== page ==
Muslims leaders from across Britain have refused to bury the three ISIS-claimed attackers who brought terror to central London and killed seven.
British police identified Khuram Shazad Butt and Rashid Redouane, as two of three attackers who struck pedestrians with a van on London Bridge and stabbed pub-goers after crashing.
One eyewitness said that an attacker shouted “this is for Allah” during the assault, but more than 100 imams and Muslim scholars from across Britain have said that they cannot even bury the terrorists after such actions that claim to be in the name of Islam.
Though at no time is it acceptable, that such ruthless violence was perpetrated during the season of Ramadan, in which Muslims worldwide focus on pious devotion, prayer, charity and the cultivation of good character, demonstrates how utterly misguided and distant the terrorists are from our faith and the contempt which they hold for its values,” read a statement released by the Muslim Council of Britain.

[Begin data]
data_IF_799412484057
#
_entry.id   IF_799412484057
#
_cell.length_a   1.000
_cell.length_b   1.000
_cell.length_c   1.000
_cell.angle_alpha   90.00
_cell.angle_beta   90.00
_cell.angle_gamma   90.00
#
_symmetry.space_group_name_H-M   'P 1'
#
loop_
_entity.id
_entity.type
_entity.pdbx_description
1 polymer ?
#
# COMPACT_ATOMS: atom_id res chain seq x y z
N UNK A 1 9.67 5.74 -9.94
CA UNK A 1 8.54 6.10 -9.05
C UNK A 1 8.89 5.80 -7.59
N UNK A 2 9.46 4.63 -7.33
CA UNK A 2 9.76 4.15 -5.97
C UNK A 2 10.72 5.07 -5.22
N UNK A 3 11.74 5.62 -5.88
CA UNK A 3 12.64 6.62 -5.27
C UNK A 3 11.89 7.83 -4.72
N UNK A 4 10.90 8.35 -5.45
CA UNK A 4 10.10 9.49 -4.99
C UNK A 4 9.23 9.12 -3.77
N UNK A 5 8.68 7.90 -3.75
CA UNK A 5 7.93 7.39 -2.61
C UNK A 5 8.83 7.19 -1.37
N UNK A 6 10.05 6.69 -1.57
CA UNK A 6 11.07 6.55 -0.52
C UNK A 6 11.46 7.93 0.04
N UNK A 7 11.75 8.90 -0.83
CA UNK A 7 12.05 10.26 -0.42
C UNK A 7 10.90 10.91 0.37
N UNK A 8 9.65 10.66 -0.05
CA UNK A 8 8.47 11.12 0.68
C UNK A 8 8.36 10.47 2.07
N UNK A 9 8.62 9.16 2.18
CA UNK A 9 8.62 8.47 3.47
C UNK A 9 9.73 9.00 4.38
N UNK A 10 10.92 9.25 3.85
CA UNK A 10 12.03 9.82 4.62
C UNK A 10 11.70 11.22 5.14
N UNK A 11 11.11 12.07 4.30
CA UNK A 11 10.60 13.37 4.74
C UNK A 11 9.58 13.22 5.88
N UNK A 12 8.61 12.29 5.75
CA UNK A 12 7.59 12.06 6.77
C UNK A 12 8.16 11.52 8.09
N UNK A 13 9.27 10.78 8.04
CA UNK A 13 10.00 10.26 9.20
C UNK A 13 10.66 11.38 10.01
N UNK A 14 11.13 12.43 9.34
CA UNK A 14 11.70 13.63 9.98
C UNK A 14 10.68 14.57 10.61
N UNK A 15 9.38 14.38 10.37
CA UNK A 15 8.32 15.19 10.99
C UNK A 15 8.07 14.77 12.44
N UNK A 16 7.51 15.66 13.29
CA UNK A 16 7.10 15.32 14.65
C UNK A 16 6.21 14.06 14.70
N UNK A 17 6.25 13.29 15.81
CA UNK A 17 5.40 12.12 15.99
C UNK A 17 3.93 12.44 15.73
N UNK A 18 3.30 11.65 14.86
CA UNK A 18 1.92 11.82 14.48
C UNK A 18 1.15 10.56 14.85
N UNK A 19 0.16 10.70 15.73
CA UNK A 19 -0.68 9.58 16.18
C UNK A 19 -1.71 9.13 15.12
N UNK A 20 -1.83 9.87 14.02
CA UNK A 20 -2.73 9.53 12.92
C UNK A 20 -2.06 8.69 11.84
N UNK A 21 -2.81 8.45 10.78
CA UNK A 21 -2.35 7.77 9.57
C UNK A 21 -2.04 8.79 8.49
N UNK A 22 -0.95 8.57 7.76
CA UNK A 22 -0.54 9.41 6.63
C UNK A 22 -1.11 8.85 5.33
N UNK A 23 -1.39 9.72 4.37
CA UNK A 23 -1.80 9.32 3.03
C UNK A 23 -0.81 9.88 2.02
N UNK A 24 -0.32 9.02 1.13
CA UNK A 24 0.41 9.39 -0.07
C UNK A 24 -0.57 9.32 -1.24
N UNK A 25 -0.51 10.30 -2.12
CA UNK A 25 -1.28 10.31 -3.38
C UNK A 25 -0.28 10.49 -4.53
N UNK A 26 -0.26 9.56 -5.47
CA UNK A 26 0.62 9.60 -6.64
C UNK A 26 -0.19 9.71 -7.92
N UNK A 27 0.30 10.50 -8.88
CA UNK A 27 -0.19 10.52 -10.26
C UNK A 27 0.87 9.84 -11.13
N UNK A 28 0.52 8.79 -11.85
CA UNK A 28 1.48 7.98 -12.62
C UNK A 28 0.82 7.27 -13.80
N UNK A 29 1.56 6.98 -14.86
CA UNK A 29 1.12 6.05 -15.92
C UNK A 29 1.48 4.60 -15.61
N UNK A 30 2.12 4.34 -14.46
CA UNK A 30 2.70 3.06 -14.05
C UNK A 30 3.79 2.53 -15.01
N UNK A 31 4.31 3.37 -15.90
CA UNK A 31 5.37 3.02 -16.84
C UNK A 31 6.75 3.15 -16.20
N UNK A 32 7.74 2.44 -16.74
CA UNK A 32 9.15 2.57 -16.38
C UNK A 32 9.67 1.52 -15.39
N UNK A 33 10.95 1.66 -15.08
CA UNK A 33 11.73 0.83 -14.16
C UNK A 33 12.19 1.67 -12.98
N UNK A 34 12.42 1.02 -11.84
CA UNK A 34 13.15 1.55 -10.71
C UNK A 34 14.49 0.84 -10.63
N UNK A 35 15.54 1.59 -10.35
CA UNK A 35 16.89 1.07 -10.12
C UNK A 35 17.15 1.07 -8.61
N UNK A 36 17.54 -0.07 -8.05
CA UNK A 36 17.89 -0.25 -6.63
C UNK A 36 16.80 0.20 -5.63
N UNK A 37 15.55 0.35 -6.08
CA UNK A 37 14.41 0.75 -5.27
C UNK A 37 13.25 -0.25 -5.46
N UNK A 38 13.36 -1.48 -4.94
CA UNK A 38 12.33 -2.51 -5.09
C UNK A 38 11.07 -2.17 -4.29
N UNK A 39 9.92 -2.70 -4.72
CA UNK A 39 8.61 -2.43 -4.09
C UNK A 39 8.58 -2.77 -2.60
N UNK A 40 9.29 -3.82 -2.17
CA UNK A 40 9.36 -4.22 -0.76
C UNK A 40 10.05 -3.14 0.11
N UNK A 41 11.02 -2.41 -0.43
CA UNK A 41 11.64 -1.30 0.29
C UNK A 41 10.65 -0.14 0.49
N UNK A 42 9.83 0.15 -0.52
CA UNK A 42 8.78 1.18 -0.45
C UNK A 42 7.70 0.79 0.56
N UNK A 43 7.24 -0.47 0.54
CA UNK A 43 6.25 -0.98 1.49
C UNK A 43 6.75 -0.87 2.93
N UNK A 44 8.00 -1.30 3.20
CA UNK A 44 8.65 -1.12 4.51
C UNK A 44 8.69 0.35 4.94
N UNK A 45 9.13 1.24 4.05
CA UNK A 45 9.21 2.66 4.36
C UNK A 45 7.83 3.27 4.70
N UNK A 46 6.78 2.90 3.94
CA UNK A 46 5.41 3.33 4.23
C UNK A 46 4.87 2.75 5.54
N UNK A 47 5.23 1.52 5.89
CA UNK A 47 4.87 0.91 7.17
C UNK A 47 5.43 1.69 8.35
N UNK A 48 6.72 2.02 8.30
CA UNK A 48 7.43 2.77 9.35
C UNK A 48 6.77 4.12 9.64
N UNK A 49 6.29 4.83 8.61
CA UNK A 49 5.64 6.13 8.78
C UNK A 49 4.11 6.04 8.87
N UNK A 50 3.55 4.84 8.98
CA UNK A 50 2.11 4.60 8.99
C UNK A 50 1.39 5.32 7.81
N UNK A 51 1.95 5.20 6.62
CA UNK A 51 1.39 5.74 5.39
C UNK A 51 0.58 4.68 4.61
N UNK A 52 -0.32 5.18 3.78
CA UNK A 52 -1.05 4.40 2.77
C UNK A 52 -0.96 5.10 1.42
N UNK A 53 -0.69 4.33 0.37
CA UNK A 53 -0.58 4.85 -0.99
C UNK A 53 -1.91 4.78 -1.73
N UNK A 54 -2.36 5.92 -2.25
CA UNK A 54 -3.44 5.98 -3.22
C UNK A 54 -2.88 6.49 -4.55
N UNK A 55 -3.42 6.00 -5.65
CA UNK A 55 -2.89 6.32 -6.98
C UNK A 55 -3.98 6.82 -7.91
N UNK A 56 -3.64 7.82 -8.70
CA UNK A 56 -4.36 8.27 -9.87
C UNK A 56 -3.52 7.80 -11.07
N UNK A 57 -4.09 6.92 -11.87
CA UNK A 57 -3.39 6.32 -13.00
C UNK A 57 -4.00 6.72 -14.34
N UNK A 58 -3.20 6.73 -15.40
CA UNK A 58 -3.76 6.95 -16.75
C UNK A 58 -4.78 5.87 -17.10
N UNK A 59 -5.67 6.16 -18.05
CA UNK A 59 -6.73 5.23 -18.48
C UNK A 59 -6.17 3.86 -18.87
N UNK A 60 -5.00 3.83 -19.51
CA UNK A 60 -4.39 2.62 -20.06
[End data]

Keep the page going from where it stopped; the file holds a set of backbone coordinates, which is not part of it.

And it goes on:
“In light of other such ethical principles which are quintessential to Islam, we will not perform the traditional Islamic funeral prayer for the perpetrators and we also urge fellow imams and religious authorities to withdraw such a privilege.”
Police said that Butt, a 27-year-old British citizen, was known to authorities, but that Redouane was not.
A vigil was held Monday evening for the victims of the attack, including 30-year-old Canadian Christine Archibald.
Sadiq Khan, London’s first Muslim mayor, promised the gathered crowd that terrorism would not win in its desire to instill fear.